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Ethiopian Volunteers Work on Front Lines of Health

The Carter Center is working closely with the Federal Ministry of Health in Ethiopia to eliminate river blindness (onchocerciasis) and lymphatic filariasis throughout that East African nation. Essential to the effort are thousands of volunteers called community-directed distributors, or CDDs, who are chosen by their own communities and do all the work of carefully administering medicine and keeping detailed records. Scroll down to meet a few of them. 
(All photos: The Carter Center/R. Youngblood) 

  • Mare Workluel is a CDD in Gondar region’s Wudi Gemzu kebele (administrative area), a river blindness hot spot that is receiving mass drug administration four times a year instead of the usual one or two. A river flows a short distance from this village, providing a breeding ground for the black flies that transmit onchocerciasis, commonly known as river blindness.

  • Ehtnesh Aschalew is a CDD in Wudi Gemzu kebele. The hot spot is a relatively small zone where the disease has been detected in black flies despite having been eliminated in the surrounding area. Stepped-up mass administration of Mectizan®, donated by Merck & Co. Inc., is aimed at stopping transmission of the river blindness parasite.

  • River blindness most often occurs in rural areas but also can be found in urban settings under certain circumstances. CDD Tigist Gebremeskel, left, administers Mectizan to a resident of Gambella Town’s densely populated Kebele 5 neighborhood. The man holding the cup of water to wash down the tablets is CDD Tesema Desalegn.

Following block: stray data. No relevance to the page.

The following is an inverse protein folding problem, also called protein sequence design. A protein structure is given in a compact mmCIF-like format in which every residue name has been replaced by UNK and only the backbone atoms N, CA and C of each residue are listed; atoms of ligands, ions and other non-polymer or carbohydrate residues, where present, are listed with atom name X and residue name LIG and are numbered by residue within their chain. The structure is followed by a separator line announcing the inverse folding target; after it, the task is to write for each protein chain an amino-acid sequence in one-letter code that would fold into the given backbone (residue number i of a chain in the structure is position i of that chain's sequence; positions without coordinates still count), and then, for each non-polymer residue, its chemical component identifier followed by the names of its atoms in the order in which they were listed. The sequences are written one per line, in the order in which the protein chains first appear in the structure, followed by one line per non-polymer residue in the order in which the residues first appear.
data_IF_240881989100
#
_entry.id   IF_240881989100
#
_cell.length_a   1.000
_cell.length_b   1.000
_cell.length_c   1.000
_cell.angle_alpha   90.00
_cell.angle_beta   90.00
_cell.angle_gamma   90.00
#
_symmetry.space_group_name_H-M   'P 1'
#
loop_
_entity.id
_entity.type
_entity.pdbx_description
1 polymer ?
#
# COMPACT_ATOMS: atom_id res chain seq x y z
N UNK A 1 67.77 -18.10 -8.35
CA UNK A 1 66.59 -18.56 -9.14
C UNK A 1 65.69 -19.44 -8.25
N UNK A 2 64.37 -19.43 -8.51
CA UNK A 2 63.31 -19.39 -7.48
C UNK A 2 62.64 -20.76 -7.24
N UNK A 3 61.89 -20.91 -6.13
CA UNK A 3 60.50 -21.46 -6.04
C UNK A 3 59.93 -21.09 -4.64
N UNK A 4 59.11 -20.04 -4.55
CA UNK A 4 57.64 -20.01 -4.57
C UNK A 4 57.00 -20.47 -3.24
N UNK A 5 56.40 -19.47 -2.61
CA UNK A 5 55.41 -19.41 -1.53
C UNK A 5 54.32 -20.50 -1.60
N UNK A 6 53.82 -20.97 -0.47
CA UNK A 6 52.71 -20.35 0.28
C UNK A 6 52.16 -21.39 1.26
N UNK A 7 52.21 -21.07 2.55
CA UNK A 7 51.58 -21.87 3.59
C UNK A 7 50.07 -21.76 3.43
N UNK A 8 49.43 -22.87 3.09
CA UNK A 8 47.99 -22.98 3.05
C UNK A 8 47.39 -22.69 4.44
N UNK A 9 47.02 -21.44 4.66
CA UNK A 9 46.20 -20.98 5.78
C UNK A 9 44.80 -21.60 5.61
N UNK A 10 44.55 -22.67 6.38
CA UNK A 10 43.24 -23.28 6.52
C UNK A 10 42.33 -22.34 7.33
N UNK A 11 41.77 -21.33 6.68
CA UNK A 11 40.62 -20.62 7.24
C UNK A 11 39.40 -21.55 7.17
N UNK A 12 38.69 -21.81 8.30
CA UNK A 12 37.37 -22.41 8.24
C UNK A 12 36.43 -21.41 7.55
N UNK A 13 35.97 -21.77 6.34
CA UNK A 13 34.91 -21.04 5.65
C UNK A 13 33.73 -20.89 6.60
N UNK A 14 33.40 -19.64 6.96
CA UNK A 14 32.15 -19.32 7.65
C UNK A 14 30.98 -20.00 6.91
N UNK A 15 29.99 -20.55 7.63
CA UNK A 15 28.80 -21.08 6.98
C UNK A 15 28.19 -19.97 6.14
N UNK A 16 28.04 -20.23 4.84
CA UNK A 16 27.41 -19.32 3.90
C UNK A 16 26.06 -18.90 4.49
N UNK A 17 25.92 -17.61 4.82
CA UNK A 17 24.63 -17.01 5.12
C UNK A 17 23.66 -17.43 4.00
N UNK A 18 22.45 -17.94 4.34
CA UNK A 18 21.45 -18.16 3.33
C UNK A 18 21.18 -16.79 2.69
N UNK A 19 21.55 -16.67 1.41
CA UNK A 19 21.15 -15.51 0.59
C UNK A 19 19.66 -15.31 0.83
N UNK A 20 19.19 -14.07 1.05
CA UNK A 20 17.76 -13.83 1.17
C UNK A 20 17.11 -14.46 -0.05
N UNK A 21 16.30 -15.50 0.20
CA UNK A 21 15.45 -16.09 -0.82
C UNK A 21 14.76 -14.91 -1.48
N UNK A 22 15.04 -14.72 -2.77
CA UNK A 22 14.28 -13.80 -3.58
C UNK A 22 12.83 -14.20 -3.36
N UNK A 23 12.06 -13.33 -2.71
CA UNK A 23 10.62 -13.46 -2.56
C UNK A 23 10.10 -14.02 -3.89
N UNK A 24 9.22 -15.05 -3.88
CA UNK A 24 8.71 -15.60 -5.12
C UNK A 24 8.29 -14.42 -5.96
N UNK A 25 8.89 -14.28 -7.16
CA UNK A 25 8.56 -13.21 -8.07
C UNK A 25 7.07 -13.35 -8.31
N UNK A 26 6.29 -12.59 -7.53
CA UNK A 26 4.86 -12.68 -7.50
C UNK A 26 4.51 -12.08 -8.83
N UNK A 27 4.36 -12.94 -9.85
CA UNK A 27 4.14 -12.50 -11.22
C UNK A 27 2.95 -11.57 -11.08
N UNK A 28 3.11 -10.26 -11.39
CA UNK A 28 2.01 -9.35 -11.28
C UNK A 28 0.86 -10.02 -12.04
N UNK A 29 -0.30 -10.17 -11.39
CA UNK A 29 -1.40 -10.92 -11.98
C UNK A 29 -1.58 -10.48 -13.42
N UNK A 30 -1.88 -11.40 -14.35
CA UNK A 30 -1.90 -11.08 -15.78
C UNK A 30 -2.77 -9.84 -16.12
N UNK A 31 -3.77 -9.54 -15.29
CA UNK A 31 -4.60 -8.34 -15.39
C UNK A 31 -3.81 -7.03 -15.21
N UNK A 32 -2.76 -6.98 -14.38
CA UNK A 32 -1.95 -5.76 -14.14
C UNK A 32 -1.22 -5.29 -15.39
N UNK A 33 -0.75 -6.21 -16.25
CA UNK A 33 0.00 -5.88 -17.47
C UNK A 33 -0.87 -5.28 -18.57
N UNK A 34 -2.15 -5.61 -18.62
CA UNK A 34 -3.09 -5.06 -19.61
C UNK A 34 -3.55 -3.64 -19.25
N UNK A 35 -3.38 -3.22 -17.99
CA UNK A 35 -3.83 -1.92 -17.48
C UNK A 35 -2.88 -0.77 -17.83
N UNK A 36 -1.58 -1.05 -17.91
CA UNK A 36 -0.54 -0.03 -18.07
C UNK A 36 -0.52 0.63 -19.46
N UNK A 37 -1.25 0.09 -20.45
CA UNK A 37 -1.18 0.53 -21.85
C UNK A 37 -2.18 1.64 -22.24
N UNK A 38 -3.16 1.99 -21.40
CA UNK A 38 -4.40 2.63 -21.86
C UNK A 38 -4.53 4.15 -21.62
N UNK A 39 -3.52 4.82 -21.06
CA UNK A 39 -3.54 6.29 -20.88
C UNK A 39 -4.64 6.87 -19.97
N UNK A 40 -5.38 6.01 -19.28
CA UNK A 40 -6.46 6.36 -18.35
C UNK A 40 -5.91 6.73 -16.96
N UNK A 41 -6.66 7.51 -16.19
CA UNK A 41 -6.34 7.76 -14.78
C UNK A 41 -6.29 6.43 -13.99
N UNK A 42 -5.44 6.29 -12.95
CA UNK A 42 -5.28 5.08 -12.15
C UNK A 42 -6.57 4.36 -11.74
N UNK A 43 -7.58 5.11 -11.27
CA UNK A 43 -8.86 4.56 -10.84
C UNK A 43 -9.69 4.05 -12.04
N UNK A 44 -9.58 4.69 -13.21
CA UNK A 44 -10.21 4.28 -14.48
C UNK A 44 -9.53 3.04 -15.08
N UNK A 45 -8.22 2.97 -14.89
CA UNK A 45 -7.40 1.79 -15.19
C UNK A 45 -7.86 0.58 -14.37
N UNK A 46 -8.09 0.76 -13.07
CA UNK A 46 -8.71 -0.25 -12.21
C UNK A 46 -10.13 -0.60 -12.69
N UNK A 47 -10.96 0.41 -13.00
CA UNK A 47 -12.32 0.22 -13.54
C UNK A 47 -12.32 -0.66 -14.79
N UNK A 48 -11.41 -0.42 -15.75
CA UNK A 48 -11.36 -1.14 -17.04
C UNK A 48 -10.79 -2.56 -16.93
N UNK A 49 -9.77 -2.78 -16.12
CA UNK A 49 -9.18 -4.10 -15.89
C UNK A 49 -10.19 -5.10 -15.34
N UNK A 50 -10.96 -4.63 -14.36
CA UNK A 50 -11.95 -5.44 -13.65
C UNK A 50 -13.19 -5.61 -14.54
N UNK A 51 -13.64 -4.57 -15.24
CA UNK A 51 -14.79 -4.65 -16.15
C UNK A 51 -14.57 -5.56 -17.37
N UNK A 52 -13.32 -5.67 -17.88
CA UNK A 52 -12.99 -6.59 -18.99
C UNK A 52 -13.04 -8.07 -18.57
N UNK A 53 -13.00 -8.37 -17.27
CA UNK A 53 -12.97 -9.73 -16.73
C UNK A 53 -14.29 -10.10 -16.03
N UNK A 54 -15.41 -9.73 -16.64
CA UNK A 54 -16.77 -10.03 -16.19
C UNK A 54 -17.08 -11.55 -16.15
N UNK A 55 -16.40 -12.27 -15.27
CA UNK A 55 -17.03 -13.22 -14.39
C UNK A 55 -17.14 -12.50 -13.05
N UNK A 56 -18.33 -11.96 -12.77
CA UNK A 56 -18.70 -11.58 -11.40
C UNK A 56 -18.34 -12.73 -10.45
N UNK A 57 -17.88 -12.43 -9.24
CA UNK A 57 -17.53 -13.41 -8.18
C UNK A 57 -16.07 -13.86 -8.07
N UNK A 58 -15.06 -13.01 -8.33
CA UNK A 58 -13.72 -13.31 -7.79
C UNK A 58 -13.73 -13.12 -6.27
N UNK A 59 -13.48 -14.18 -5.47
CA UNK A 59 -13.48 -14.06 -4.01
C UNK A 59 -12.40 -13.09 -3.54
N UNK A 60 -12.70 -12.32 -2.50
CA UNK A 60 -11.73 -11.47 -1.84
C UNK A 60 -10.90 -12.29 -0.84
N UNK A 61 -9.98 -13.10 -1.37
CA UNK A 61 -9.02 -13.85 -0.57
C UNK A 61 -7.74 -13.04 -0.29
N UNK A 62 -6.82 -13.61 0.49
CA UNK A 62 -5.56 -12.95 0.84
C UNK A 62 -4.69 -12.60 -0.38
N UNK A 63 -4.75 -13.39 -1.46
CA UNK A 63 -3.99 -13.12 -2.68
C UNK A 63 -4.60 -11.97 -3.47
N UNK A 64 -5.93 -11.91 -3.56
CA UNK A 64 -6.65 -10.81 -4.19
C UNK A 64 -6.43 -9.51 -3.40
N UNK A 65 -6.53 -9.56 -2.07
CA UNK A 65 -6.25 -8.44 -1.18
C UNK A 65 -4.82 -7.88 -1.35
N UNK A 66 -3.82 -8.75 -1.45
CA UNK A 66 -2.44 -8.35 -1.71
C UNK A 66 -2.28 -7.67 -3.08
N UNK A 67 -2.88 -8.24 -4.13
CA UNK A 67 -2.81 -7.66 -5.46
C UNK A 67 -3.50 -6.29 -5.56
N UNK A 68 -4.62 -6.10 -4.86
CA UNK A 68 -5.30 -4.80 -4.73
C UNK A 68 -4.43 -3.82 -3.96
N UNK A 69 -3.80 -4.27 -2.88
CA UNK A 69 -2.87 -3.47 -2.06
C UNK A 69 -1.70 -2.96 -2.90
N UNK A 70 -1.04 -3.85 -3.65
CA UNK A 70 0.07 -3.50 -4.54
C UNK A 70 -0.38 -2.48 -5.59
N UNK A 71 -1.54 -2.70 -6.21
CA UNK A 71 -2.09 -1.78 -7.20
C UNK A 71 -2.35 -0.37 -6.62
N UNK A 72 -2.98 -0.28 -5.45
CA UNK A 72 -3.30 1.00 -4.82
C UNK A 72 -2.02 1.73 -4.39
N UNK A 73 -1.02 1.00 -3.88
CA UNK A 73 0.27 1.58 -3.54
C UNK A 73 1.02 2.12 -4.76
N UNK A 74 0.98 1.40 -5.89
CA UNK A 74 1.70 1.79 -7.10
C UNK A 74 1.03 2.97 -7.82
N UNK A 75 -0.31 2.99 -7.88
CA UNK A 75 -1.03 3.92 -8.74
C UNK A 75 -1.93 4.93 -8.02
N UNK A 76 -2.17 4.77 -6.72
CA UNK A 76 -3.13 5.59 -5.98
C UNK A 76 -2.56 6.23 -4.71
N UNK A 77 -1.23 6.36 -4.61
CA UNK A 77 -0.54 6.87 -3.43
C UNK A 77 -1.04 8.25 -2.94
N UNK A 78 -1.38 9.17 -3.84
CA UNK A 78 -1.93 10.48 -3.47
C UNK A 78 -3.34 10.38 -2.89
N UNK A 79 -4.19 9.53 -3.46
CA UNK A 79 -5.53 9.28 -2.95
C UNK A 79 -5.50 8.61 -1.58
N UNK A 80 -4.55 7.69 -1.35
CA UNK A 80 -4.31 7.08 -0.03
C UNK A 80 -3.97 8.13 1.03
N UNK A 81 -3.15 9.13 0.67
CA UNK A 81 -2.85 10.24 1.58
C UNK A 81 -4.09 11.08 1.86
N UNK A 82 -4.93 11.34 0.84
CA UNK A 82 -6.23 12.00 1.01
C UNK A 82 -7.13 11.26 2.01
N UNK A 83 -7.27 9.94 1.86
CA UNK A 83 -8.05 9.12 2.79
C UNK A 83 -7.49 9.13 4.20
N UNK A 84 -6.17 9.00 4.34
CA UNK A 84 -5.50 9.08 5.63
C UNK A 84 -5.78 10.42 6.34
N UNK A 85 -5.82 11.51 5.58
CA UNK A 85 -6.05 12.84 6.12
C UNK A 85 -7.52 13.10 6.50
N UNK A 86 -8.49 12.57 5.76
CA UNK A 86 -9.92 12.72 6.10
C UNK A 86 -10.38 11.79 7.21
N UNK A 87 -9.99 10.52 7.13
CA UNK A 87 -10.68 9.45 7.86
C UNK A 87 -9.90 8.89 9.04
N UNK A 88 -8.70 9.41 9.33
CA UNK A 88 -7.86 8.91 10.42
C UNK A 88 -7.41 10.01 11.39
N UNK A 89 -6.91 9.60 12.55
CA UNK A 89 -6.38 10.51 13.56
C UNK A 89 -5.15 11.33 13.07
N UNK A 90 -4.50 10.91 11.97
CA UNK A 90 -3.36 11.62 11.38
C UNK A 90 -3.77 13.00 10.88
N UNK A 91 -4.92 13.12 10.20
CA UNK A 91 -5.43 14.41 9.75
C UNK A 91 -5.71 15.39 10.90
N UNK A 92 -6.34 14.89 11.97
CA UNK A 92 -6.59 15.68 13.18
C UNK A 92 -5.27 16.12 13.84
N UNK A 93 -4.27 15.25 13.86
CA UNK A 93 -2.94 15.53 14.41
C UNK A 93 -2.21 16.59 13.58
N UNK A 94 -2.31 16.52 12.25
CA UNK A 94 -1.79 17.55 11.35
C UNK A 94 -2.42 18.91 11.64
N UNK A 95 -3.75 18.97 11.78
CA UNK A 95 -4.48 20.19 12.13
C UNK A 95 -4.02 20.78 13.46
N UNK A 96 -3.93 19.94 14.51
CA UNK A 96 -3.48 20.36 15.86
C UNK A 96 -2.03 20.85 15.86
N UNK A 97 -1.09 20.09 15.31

• CDD Alemu Orebo provides a health lesson with the authority of a sports coach as part of mass drug administration activities for river blindness and lymphatic filariasis in the Gambella region’s Abobo District.

  • Health extension workers and CDDs like Tesfanesh Tadesse are the backbone of Carter Center-supported public health programs such as those that work to eliminate onchocerciasis and lymphatic filariasis. Tesfanesh has a gift for establishing trust with people, helping mass drug administration go smoothly.

  • CDD Alem Dikaso brings a sly sense of humor to her work as a CDD in the Abobo District of Gambella Region. Because she is tall, she usually takes on the duty of measuring people with the dosing stick.

  • CDD Meleshew Sisay measures the height of one of her neighbors in Gondar District’s Mender 3 community to determine how many ivermectin tablets he should receive to prevent river blindness. The maximum dose, given to the tallest adults, is four tablets of Mectizan.

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